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There’s really no better expression of how law school can be a horrible financial decision than the story of a J.D. holder on welfare.

Usually, those stories involve a person who is mentally challenged in some way, or somebody who developed a hardcore drug or alcohol problem. A law degree obviously cannot protect you from all of life’s atrocities.

But the thought is that a practicing attorney of sound mind and body can earn enough to stay off of public assistance.

Or should I say “myth.” Law schools are very interested in taking your money, but they’re less interested in helping you find a job at the end of your journey.

Here’s one graduate’s sad, sad story. The only thing he did wrong was go to law school. Now, he’s qualified for food stamps….

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It’s springtime, and you know what that means: the Above the Law tips inbox has started overflowing with lurid tales of Barrister’s Ball debauchery. To start the season off on the right foot, we’ve got story for you from a law school that’s been on our watch list before for alcohol-related offenses.

Apparently students at this Massachusetts law school don’t know how to hold their liquor, much less how to properly budget for a such boozy extravaganza. This event is rumored to have cost the Student Bar Association more than $20,000, with overbudget expenses alleged to have reached the $8,000 mark.

Not too shabby for an affair where various bodily fluids were spilled. The ensuing drama all played out on the school’s online forum, where the following message appeared:

Can we all make a pact not to post this to ATL like someone did with those crazy booze swilling alcoholic 1Ls (now 2Ls)?

Alas, it seems that the kids at this school aren’t good at holding their secrets, either….

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I get that the legal profession has a drinking problem, if you will, but today we have an example of how a law school should not go about keeping young, would-be lawyers off the bottle.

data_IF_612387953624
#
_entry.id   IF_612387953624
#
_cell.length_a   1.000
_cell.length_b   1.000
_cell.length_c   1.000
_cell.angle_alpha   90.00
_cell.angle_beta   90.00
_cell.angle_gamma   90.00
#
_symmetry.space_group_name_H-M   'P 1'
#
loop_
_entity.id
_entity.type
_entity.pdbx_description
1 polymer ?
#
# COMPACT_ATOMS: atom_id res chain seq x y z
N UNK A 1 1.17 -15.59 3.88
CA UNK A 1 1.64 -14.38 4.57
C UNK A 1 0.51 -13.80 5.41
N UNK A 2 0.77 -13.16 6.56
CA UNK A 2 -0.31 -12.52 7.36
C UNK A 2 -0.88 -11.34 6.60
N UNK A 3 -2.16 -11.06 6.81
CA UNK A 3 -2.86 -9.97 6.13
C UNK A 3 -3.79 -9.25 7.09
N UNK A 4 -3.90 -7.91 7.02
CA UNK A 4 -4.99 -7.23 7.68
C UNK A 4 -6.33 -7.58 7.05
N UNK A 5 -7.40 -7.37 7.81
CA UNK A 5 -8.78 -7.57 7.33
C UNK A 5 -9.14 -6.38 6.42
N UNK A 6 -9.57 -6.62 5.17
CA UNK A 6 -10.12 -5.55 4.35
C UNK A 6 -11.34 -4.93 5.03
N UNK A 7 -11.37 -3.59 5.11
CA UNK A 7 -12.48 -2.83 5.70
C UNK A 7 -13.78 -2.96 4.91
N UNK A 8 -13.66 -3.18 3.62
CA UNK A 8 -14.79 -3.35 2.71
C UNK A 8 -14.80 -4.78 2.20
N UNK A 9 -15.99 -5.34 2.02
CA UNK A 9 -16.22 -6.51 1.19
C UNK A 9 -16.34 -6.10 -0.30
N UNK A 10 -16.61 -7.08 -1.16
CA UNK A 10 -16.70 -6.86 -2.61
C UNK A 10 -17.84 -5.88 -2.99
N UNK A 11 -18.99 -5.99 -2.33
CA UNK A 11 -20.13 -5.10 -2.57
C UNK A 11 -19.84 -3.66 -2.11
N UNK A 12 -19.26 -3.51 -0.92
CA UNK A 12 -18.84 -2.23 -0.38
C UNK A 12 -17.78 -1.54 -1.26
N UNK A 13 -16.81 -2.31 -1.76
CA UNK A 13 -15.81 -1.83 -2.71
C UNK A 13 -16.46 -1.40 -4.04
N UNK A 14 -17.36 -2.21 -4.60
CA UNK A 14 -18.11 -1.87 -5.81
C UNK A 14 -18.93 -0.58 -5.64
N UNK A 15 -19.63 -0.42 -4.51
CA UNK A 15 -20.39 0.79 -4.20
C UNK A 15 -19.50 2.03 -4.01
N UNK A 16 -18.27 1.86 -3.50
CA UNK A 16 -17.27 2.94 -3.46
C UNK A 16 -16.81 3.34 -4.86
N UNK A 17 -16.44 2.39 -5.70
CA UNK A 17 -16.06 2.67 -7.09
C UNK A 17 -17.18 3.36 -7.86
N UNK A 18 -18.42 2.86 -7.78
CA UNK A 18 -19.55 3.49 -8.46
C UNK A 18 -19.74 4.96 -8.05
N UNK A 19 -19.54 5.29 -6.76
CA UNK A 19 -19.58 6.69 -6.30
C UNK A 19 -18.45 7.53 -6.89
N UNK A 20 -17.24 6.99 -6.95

Imagine you are a 1L. You just finished your first set of finals of your first year of law school, and so you decide to party a little bit. So you knock back a few beers on campus before heading out to whatever bar you are going to. It’s a time to celebrate, it’s a time to let your hair down. Maybe you get a little bit more drunk than you intended, maybe you have a beer (gasp) outside, but whatever — finals are done!

Did I say anything “unacceptable” above?

If you think that there’s no harm in the foregoing scenario, then boy do I have a law school for you to avoid. Apparently the administration at one law school was so freaked out by drinking on campus after first semester finals that the assistant dean of students felt compelled to send around an entire email reminding students of the school’s alcohol policy (reprinted in full below). We’re just getting this email now — it appears students wanted to be away for the summer before slamming their administration — but its existence is still shocking.

Somebody should ask Franklin Roosevelt if it makes sense to have draconian anti-alcohol policies during a recessionary environment…